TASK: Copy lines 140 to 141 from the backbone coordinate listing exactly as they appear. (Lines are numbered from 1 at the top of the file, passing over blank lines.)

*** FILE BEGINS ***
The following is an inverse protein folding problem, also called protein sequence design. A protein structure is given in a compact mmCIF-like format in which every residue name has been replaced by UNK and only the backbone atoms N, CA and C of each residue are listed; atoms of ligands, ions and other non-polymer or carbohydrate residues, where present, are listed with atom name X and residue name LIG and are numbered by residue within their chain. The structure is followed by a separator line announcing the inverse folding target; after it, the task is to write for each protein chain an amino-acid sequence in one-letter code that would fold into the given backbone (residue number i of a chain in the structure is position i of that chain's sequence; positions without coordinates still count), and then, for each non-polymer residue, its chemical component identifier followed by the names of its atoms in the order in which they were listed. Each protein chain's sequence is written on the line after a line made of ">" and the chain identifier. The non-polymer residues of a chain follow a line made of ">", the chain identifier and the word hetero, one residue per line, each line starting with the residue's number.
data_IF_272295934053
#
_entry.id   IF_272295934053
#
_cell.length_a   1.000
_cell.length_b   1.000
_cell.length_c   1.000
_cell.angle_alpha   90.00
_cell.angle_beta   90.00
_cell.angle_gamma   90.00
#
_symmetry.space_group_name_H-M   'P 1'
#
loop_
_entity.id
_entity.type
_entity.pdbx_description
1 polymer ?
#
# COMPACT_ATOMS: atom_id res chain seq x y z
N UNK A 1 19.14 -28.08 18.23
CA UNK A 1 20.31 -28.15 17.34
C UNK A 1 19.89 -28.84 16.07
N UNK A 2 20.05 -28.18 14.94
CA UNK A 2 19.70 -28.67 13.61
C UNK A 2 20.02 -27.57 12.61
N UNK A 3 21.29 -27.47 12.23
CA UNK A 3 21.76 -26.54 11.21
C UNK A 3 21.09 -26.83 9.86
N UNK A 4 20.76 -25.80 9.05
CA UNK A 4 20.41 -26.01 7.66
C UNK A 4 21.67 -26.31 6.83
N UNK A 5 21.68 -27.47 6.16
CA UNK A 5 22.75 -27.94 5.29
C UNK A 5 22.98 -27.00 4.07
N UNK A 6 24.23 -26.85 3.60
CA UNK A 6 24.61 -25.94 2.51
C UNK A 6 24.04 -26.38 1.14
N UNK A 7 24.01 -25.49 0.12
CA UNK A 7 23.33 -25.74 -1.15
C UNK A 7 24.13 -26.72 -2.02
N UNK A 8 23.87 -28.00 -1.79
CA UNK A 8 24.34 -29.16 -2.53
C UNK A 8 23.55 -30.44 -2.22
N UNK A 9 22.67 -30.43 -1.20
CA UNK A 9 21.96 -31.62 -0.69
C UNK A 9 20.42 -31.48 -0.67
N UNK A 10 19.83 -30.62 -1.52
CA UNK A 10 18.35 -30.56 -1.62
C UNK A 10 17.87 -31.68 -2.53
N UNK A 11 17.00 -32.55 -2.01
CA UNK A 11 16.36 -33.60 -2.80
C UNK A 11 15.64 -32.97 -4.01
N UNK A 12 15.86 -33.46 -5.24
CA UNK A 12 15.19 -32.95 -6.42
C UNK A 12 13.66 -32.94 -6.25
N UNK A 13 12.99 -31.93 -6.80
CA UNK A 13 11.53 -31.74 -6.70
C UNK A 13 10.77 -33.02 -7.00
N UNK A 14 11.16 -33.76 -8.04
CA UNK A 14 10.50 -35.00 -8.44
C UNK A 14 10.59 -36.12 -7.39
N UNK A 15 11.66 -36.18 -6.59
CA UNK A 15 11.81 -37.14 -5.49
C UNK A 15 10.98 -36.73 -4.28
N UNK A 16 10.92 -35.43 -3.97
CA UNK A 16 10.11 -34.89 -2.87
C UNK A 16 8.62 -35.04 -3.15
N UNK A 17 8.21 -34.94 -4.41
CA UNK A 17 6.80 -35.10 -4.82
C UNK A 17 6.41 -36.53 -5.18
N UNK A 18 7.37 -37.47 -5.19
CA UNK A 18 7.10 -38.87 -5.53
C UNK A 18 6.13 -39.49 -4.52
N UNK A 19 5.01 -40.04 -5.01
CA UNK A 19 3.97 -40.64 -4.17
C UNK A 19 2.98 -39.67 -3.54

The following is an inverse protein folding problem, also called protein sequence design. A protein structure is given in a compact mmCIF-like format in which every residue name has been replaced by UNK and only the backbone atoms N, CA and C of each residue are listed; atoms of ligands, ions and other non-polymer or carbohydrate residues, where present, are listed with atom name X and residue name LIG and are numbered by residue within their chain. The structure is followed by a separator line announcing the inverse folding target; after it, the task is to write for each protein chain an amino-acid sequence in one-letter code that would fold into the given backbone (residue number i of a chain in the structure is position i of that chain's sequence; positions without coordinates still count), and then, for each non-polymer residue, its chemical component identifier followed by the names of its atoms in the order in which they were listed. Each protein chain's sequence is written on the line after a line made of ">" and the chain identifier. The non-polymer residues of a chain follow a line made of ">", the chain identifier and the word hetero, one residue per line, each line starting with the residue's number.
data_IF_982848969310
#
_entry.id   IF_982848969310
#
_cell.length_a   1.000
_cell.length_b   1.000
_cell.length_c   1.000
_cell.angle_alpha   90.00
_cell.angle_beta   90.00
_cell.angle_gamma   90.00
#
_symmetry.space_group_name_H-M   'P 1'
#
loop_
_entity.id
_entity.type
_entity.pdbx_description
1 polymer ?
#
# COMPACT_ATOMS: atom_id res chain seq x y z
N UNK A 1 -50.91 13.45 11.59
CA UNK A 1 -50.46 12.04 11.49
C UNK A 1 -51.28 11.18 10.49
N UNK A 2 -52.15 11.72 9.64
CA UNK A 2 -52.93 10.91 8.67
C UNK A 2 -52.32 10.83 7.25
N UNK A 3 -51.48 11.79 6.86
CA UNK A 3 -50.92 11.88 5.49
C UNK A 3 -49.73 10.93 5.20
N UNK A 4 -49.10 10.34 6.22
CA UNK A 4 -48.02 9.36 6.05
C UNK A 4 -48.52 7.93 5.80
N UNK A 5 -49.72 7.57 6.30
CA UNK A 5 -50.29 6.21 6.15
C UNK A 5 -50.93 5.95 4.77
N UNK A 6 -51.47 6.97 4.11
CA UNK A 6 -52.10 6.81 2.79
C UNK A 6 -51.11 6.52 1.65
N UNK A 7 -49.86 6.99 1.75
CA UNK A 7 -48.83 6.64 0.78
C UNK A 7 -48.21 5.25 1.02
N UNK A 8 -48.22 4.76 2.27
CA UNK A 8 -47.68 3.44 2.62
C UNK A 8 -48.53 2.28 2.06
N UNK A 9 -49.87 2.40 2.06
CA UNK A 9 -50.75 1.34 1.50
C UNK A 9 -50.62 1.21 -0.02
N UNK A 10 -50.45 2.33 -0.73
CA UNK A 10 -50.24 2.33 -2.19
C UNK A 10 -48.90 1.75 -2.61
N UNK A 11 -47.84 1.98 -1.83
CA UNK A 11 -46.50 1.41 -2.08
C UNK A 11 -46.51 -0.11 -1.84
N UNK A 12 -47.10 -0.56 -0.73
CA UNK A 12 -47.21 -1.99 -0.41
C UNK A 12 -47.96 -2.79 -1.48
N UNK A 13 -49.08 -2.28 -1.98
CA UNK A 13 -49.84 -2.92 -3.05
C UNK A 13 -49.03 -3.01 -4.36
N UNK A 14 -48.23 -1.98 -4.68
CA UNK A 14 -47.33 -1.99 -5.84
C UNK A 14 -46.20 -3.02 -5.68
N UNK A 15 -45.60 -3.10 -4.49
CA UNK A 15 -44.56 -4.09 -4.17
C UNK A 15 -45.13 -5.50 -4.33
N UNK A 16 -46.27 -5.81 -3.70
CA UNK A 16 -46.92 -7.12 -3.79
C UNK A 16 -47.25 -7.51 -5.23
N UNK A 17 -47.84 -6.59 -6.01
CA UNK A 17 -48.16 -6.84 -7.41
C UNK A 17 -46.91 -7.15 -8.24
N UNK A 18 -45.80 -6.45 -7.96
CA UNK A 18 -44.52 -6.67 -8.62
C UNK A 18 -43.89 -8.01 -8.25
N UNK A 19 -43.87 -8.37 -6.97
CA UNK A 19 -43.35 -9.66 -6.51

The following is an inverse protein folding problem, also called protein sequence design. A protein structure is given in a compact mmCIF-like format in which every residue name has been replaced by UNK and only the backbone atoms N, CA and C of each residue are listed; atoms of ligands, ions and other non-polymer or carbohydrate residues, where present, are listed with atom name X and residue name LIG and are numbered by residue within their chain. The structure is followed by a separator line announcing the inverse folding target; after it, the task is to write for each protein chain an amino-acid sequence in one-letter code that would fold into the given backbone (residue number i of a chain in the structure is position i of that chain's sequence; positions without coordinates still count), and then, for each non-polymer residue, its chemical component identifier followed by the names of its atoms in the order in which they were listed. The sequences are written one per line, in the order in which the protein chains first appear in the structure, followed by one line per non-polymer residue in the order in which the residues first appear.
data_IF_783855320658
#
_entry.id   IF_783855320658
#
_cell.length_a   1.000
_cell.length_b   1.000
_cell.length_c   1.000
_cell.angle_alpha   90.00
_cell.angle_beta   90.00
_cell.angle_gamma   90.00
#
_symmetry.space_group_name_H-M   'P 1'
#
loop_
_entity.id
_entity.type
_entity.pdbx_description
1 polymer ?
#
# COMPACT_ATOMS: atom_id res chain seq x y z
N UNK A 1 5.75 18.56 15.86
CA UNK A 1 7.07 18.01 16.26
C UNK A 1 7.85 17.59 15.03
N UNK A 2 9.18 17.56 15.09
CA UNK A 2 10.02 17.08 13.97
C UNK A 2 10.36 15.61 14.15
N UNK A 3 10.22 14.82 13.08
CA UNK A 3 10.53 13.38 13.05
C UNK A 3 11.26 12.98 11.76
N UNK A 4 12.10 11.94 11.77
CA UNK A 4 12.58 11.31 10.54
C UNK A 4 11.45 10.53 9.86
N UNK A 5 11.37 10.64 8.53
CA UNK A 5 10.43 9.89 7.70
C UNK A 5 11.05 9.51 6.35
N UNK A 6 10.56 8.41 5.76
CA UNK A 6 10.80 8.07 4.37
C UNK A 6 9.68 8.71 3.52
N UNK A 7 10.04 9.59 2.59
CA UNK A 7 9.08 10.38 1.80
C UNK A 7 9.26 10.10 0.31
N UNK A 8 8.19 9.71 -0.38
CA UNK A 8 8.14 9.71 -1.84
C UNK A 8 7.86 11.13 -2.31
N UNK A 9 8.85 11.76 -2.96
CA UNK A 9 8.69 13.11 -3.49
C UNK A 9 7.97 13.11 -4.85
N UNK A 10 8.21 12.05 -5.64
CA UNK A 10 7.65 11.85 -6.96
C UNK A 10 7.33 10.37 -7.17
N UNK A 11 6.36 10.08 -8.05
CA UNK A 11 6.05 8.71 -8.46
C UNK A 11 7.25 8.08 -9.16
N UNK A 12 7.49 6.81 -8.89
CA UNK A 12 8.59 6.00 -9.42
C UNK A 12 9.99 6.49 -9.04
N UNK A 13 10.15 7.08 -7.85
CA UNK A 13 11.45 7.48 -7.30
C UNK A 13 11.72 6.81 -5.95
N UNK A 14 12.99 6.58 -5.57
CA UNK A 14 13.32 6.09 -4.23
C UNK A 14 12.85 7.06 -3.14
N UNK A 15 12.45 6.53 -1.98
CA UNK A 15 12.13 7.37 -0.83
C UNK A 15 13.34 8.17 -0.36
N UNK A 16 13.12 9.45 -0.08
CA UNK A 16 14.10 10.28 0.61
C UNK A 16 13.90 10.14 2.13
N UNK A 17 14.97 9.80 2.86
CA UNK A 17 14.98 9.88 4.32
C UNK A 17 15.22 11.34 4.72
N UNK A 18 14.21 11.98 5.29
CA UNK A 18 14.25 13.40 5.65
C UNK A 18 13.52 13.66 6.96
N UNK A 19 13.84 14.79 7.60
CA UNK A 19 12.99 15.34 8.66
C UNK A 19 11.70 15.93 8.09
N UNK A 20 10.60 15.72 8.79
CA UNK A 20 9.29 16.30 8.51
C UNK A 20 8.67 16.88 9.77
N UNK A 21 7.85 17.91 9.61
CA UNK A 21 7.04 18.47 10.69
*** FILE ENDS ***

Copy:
CA UNK A 14 -47.33 -1.99 -5.84
C UNK A 14 -46.20 -3.02 -5.68